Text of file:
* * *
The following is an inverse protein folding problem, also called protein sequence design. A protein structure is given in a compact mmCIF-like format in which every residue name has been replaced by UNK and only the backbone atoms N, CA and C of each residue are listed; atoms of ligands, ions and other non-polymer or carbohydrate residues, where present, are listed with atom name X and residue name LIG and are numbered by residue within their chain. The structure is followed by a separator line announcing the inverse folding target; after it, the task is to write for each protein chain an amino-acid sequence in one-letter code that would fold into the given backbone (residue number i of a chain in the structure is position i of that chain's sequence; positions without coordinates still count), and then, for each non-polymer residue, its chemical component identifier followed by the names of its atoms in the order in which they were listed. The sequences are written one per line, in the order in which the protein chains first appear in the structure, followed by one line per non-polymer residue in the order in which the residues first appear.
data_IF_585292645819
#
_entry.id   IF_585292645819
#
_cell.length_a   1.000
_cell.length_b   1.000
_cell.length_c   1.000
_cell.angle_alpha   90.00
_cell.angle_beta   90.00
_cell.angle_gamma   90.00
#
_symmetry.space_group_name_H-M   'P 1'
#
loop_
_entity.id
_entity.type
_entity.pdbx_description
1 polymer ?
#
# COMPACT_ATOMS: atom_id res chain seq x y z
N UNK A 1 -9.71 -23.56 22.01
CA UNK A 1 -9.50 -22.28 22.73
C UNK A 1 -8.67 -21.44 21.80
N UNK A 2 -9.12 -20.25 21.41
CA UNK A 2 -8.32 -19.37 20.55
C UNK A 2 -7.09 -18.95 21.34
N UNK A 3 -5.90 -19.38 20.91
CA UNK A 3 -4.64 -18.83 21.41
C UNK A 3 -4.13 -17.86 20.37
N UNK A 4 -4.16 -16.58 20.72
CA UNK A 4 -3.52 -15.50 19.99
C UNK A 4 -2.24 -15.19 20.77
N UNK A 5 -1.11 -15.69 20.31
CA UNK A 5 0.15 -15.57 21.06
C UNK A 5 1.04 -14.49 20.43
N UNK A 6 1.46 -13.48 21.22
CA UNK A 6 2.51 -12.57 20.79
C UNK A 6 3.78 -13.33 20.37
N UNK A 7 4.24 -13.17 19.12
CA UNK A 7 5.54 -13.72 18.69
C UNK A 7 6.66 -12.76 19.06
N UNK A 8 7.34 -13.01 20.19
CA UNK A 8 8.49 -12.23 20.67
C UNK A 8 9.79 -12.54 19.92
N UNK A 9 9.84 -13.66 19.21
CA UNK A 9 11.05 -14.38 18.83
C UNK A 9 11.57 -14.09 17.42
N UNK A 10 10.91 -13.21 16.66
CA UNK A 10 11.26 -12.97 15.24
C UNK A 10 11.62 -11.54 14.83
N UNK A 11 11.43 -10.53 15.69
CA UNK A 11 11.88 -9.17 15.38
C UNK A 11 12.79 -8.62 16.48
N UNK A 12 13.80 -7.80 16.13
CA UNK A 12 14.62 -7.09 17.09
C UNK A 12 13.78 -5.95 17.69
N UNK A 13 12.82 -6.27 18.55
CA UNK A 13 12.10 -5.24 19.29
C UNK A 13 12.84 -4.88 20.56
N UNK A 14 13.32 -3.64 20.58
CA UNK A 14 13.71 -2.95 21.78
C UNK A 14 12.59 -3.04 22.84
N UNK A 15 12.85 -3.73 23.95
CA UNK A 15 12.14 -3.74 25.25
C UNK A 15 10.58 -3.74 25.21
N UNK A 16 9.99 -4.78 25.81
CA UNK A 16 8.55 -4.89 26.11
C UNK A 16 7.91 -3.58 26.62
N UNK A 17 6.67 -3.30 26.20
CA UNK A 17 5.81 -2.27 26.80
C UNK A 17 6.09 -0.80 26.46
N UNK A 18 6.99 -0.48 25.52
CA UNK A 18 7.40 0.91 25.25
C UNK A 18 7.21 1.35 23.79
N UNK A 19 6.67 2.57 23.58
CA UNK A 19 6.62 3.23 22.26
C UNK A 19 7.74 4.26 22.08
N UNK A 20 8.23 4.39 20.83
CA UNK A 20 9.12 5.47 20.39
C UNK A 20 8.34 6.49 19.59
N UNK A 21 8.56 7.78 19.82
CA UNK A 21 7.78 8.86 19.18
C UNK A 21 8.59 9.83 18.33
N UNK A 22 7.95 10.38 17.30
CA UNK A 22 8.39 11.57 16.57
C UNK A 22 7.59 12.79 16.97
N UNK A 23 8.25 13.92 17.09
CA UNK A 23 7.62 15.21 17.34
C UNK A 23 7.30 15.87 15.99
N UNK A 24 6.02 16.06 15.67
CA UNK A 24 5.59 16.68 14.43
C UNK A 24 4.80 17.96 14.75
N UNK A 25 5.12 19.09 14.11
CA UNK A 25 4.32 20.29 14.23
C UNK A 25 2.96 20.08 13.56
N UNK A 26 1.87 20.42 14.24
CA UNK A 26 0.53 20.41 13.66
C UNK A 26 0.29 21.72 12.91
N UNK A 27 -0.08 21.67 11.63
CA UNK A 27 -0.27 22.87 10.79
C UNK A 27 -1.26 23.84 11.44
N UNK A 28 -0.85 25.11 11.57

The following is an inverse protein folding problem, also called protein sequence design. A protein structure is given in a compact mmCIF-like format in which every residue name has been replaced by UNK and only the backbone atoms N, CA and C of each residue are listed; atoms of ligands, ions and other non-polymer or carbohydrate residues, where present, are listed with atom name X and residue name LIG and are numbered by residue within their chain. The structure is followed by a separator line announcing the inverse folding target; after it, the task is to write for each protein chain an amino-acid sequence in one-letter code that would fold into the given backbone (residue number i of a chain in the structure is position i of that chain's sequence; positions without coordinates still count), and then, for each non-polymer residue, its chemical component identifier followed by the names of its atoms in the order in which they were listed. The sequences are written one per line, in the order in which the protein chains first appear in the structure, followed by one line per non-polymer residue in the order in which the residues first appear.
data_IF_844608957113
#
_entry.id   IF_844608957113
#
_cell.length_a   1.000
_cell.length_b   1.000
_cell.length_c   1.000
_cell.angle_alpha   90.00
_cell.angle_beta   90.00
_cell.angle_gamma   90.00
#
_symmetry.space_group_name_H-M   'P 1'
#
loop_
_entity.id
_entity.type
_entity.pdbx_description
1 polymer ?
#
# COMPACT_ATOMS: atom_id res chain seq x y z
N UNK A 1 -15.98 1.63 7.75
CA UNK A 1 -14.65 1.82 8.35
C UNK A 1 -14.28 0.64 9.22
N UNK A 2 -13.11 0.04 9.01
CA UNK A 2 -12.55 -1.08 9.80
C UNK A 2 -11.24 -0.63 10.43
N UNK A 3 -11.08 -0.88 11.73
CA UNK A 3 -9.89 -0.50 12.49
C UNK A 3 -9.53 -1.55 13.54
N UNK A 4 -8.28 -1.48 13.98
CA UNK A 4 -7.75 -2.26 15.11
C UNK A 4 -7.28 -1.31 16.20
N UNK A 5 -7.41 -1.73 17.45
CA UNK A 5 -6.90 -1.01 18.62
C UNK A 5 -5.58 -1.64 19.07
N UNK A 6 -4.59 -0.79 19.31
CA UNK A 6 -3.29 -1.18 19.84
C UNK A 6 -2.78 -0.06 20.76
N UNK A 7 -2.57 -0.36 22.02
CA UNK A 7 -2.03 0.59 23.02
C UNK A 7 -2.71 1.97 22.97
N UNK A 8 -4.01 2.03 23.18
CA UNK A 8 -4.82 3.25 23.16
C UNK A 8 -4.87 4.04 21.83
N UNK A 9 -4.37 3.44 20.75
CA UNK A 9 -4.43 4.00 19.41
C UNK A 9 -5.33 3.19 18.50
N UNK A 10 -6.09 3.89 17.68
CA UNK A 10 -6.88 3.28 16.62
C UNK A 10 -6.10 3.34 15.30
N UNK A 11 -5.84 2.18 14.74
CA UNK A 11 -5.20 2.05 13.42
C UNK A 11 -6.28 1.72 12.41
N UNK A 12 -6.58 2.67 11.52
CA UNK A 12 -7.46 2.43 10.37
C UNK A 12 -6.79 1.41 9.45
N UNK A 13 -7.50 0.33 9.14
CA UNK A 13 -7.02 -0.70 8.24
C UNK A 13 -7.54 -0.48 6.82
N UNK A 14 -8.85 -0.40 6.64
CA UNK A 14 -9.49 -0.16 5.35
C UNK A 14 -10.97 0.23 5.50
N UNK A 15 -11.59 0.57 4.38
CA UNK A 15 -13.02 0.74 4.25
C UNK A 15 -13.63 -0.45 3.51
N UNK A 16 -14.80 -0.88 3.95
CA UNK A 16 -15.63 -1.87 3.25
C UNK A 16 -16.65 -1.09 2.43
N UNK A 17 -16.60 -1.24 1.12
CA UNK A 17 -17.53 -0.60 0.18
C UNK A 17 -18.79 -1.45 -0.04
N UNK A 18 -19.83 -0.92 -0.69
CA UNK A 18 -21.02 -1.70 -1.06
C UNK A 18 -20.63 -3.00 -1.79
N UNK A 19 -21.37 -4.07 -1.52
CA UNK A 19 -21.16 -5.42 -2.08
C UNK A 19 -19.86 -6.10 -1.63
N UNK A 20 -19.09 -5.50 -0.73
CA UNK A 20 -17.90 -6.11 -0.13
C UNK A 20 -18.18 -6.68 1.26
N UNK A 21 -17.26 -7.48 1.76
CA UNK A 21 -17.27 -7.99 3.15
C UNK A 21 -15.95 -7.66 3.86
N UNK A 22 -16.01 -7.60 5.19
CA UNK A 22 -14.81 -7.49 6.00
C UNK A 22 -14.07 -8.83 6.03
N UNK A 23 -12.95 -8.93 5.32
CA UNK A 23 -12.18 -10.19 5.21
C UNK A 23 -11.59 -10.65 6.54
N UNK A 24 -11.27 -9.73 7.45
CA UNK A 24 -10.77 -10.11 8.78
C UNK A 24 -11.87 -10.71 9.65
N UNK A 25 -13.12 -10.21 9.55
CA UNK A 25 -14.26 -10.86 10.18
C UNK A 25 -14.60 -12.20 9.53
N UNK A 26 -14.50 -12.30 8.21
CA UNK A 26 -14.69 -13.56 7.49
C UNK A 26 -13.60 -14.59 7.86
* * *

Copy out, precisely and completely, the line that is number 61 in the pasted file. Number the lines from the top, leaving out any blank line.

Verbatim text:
N UNK A 14 13.32 -3.64 20.58